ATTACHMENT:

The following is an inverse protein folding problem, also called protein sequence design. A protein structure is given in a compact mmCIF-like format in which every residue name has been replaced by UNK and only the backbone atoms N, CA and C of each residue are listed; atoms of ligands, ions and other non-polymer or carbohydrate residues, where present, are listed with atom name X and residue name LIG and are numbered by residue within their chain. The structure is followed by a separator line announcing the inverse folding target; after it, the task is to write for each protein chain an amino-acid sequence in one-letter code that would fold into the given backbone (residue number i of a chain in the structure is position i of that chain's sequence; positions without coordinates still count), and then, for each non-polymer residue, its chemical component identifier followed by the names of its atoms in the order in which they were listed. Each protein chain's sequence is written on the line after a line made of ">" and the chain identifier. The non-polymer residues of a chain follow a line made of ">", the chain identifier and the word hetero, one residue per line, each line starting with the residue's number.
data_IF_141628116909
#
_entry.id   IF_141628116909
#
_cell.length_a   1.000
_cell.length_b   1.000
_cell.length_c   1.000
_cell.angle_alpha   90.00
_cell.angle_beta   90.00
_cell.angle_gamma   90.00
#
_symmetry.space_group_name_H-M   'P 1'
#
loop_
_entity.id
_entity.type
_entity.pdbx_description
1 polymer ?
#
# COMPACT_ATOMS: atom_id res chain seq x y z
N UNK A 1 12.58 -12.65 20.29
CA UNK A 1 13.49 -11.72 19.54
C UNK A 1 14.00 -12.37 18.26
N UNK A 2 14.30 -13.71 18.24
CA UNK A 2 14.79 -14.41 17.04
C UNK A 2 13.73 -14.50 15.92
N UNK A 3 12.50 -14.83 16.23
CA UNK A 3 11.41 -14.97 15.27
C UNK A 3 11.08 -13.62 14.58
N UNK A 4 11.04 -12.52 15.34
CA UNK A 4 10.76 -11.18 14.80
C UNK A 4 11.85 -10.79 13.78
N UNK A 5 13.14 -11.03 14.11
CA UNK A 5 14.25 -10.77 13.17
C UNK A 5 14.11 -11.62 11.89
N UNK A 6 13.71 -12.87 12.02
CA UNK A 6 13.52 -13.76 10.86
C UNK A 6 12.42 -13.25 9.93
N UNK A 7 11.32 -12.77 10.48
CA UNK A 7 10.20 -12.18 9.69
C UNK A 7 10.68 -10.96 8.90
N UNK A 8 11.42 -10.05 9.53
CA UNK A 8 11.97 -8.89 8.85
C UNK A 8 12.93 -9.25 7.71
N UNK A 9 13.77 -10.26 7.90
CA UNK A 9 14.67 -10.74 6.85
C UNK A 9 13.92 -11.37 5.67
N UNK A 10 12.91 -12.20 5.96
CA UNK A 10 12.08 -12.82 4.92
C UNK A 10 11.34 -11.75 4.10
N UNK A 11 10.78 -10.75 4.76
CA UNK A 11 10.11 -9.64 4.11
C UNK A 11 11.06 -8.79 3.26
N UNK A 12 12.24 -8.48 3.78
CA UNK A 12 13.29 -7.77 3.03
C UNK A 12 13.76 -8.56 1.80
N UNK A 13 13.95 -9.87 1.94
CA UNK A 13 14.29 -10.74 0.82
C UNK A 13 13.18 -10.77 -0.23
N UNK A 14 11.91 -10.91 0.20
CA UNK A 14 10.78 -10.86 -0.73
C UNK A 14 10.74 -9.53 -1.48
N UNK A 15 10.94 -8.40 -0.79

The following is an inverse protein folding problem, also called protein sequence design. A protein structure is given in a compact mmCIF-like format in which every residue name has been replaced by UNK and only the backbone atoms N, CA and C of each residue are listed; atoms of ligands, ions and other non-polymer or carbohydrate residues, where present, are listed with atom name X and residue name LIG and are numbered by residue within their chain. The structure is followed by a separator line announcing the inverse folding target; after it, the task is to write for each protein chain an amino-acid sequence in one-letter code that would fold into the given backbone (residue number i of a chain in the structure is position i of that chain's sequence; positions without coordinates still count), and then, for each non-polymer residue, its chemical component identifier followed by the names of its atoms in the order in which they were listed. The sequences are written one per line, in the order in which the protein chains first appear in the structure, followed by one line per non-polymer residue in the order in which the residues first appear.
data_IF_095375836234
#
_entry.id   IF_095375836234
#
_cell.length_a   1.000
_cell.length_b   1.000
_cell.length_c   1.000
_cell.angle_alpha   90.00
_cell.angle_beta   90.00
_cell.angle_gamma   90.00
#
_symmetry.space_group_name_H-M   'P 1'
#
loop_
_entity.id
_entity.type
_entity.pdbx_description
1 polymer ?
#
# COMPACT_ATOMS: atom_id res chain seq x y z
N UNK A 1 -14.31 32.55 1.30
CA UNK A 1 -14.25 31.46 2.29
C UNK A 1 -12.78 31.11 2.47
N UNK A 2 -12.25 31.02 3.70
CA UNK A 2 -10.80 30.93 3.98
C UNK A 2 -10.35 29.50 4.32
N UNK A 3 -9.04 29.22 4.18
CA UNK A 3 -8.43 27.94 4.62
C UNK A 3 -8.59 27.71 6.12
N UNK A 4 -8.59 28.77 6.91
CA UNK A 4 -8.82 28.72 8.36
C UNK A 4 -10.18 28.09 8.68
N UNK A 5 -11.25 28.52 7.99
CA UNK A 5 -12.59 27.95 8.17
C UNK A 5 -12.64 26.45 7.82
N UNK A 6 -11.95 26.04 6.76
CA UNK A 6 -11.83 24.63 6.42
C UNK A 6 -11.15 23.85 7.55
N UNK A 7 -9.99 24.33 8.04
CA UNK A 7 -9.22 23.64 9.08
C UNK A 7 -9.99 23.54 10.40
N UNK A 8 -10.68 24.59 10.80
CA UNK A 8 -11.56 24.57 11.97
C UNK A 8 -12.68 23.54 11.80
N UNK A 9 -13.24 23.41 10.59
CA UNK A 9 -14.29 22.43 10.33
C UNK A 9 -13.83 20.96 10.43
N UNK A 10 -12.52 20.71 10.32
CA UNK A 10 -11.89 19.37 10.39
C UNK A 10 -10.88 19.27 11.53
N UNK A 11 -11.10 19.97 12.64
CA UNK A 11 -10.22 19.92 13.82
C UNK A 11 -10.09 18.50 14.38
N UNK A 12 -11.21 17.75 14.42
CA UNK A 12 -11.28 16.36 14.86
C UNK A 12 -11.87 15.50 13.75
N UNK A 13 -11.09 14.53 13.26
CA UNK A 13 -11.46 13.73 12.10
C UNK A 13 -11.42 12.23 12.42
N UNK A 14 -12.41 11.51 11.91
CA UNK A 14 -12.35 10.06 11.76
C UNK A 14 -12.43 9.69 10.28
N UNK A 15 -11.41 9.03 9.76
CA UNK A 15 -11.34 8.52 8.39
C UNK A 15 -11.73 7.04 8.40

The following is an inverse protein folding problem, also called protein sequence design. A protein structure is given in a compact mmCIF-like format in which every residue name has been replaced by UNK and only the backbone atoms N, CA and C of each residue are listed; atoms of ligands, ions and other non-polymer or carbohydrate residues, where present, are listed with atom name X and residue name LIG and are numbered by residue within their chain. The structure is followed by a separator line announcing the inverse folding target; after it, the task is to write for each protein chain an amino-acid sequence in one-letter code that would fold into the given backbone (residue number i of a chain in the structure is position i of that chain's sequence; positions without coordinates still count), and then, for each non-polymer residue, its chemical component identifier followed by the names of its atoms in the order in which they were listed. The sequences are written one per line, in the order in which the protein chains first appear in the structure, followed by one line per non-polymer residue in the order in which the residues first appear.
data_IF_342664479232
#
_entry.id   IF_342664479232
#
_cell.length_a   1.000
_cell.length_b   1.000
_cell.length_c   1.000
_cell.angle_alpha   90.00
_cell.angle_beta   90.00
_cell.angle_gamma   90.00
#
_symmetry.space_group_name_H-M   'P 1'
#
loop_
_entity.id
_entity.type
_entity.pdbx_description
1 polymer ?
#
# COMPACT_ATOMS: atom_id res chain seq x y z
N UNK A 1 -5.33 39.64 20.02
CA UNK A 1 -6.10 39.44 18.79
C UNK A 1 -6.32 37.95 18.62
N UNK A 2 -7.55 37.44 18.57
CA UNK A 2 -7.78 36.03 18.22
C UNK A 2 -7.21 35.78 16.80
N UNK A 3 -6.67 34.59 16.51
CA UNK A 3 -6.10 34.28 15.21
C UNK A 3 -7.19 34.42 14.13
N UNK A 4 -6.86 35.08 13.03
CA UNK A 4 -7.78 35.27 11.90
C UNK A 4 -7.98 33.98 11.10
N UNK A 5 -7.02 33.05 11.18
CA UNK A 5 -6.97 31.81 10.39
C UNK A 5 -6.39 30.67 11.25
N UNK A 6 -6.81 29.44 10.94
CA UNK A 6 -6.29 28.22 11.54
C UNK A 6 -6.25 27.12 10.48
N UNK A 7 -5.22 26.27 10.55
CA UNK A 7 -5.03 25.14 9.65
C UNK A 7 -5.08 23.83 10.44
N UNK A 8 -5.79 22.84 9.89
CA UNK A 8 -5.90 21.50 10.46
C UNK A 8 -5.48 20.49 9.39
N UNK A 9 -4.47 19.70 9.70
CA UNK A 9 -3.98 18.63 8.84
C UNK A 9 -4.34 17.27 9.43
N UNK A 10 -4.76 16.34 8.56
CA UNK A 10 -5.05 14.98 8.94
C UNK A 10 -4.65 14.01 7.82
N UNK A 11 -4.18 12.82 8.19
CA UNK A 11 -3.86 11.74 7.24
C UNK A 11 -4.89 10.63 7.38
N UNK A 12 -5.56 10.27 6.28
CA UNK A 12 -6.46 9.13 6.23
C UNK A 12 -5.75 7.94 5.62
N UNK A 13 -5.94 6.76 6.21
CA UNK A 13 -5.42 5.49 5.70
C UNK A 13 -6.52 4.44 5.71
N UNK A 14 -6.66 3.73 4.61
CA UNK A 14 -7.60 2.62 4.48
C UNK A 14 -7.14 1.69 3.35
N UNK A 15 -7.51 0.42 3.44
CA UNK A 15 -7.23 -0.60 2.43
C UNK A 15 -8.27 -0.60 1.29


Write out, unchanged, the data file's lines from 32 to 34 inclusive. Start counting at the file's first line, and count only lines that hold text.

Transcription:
CA UNK A 4 10.76 -11.18 14.80
C UNK A 4 11.85 -10.79 13.78
N UNK A 5 13.14 -11.03 14.11